JIDE is moving FROM ordinary users to enterprises; and I don't exactly blame them.
Let's be honest with ourselves - the two biggest problems RemixOS products face (all of them) is that they aim (literally) too high in the Android-on-PC subspace (two ways they aim too high - they are based on MM - not KK or L, which is where all the action is, and the reality is that - for precisely that reason - RemixOS is STILL too "hefty" for the Android-emulator space (which is still where the action remains, as opposed to the replacement-for-Windows space). If you have 16 GB of RAM, you CAN run RemixOS alongside Windows - however, why would you, unless there is a specific app/game that you want to run that requires MM or N - and even then, it's STILL easier to run that game or app on a device. The only folks that are going to be looking at that niche use (and the reality is that it IS a niche use) are enterprises and corporate users - not the everyday user. And, if anything, the availability of cheaper N devices (such as the launch of Lnovo's Tab 3 Essential line - which is now based on a commodity-designed Qualcomm SoC - as opposed to the original Mediatek SoC that Lenovo started with) has created a reliable easier-to-target SoC without the problems of Mediatek (at least for now, Qualcomm is NOT repeating the errors that got them in hot water in the networking space - the same errors that got Mediatek in hot water in the SoC space); basically, Qualcomm learned from the mistake they made in networking - the same mistake that the competition did NOT learn (and instead repeated). Result - the complaint that folks are making about Qualcomm is that they are a quasi-monopoly; however, how is it Qualcomm's fault that it learned from the mistakes that IT made elsewhere - and their competition largely didn't? Unless Qualcomm makes a similar egregious error to the one that Mediatek made (or that Qualcomm itself made in networking) I don't see them going anywhere - especially with other ARM licensees and competitors shooting themselves in one or both feet.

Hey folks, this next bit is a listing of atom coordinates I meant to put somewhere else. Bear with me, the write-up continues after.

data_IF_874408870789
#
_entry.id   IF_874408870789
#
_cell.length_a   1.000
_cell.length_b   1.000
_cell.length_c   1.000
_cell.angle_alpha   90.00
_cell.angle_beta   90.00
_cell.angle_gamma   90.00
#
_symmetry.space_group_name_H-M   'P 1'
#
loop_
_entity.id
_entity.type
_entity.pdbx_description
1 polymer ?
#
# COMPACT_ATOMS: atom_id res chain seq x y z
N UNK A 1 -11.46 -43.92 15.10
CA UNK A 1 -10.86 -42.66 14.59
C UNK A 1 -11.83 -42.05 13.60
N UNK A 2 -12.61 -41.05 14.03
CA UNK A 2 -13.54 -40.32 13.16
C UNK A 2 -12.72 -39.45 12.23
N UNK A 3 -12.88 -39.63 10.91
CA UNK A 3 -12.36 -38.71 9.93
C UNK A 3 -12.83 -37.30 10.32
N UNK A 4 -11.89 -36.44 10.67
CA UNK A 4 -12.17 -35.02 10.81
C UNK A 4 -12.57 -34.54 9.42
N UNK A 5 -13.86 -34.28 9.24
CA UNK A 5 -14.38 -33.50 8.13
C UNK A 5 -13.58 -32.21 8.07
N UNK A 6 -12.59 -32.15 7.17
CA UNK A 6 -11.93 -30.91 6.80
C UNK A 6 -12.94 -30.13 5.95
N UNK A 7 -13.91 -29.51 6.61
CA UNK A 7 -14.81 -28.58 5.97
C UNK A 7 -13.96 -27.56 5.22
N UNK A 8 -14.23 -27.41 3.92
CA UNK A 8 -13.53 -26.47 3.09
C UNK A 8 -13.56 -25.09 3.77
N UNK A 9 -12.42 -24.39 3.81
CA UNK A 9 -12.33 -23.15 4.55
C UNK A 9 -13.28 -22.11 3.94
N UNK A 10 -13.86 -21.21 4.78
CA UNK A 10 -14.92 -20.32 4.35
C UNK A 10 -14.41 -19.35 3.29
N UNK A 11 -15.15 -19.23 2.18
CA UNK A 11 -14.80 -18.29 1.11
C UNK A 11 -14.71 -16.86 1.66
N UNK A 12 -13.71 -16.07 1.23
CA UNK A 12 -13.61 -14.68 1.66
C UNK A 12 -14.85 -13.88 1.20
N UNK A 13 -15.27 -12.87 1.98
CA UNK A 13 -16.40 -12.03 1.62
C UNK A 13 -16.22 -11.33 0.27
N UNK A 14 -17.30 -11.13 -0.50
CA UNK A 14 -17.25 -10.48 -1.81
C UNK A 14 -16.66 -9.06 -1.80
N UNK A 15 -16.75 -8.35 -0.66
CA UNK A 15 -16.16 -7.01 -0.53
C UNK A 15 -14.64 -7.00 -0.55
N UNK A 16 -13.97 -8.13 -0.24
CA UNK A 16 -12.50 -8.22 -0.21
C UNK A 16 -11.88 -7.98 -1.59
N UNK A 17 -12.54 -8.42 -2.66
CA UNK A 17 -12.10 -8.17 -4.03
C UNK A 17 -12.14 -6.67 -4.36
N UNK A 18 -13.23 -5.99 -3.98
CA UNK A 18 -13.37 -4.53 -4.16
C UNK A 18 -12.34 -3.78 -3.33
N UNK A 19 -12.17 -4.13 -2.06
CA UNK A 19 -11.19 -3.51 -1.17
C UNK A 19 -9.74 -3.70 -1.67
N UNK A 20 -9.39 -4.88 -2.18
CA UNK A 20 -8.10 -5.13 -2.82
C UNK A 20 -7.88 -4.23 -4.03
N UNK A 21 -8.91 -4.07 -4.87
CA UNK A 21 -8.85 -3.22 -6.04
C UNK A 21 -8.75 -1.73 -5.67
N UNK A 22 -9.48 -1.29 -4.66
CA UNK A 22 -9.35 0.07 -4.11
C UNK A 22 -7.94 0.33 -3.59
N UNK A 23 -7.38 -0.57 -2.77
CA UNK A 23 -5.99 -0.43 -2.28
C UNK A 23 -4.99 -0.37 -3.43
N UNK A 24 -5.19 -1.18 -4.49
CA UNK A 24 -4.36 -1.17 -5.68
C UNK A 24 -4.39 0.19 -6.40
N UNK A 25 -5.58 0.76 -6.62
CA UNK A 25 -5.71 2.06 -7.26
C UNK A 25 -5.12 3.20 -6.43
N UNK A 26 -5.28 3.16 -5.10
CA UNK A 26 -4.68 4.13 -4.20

If you are in the emulation space (running alongside Windows), there is next to zero reason you would want an MM-based emulator - and especially if you have less than 16GB of system RAM. (I found myself replacing RemixOS Player with MEMu Player (which is still based on KitKat) after I added a second N-based Android device (ex-VZW Galaxy S7 running in SIMless/tablet mode) to my daily-driver Samsung GNex. Let's be honest - even as a TABLET, the two-year-old Snapdragon-driven S7 is far from a slouch; it's plenty speedy - and without the heavy lifting that phones typically have to do, if anything, it's even faster. Then there is the reality that there aren't many tablets (or phablets, for that matter) that can run N reliably without causing wallet rape (all of seven prior to the return of the Note7 - now the Note7 FE) - and three of those are not only Nexus devices, but are no longer manufactured - Nexus 6 (Motorola), Nexus 7 (ASUS) and Nexus 9 (HTC). The other four? Shield K1 (nVidia), Shield Original tablet (also nVidia), Galaxy Tab S2 (Samsung) and Pixel C. The vote in terms of emulators of the Android sort remains low-end/cheap - not the higher end stuff that JIDE built.
Just a thought here: If Jide had any thoughts about not being committed to this project, why did they even bother collaborating with the Android-x86 project in the first place? And why did they wait so long, between the latest releases of Remix OS (mid-November) and the official announcement?
With Remix OS for PC/Windows out of the picture (and with it, gone is perhaps one of the best--if not THE best--graphic environments for an Android-based OS), which of the remaining Android-based operating systems would you recommend? Right now, I'm giving consideration to either Phoenix or BlueStacks. If I had to choose, I'd be tempted to go with BlueStacks, because it has its own front end (or whatever it is called, which Remix OS had in Remix OS Player) which runs inside Win7/10; while for Phoenix (which has the better-looking graphic environment), I'd probably have to use VirtualBox or VMware, since as of now I don't know if they (or anyone else) developed a front end for this OS to run in a window inside Win7/10.
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